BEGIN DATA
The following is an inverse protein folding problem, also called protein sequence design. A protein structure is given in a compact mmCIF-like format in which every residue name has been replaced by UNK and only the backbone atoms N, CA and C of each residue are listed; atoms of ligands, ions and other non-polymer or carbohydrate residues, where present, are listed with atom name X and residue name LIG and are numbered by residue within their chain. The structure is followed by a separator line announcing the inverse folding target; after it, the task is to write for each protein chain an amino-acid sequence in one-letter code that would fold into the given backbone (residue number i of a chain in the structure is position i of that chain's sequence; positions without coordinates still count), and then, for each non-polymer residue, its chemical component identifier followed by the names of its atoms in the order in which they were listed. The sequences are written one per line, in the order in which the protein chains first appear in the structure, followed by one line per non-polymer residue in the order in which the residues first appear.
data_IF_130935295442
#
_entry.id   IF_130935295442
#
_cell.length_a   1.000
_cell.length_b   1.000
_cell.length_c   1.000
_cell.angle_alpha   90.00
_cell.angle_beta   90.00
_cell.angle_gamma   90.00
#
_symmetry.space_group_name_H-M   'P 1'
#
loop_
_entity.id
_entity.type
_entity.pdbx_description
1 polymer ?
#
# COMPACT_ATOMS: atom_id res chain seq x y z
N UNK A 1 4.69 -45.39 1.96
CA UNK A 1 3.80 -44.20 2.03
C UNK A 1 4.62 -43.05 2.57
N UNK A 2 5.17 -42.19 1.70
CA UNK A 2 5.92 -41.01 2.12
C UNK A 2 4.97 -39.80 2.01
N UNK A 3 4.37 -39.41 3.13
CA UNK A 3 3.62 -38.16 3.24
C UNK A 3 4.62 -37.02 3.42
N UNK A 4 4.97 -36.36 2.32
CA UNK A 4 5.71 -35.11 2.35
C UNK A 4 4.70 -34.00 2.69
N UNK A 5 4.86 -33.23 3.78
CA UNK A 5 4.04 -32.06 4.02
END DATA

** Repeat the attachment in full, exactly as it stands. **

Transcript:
The following is an inverse protein folding problem, also called protein sequence design. A protein structure is given in a compact mmCIF-like format in which every residue name has been replaced by UNK and only the backbone atoms N, CA and C of each residue are listed; atoms of ligands, ions and other non-polymer or carbohydrate residues, where present, are listed with atom name X and residue name LIG and are numbered by residue within their chain. The structure is followed by a separator line announcing the inverse folding target; after it, the task is to write for each protein chain an amino-acid sequence in one-letter code that would fold into the given backbone (residue number i of a chain in the structure is position i of that chain's sequence; positions without coordinates still count), and then, for each non-polymer residue, its chemical component identifier followed by the names of its atoms in the order in which they were listed. The sequences are written one per line, in the order in which the protein chains first appear in the structure, followed by one line per non-polymer residue in the order in which the residues first appear.
data_IF_130935295442
#
_entry.id   IF_130935295442
#
_cell.length_a   1.000
_cell.length_b   1.000
_cell.length_c   1.000
_cell.angle_alpha   90.00
_cell.angle_beta   90.00
_cell.angle_gamma   90.00
#
_symmetry.space_group_name_H-M   'P 1'
#
loop_
_entity.id
_entity.type
_entity.pdbx_description
1 polymer ?
#
# COMPACT_ATOMS: atom_id res chain seq x y z
N UNK A 1 4.69 -45.39 1.96
CA UNK A 1 3.80 -44.20 2.03
C UNK A 1 4.62 -43.05 2.57
N UNK A 2 5.17 -42.19 1.70
CA UNK A 2 5.92 -41.01 2.12
C UNK A 2 4.97 -39.80 2.01
N UNK A 3 4.37 -39.41 3.13
CA UNK A 3 3.62 -38.16 3.24
C UNK A 3 4.62 -37.02 3.42
N UNK A 4 4.97 -36.36 2.32
CA UNK A 4 5.71 -35.11 2.35
C UNK A 4 4.70 -34.00 2.69
N UNK A 5 4.86 -33.23 3.78
CA UNK A 5 4.04 -32.06 4.02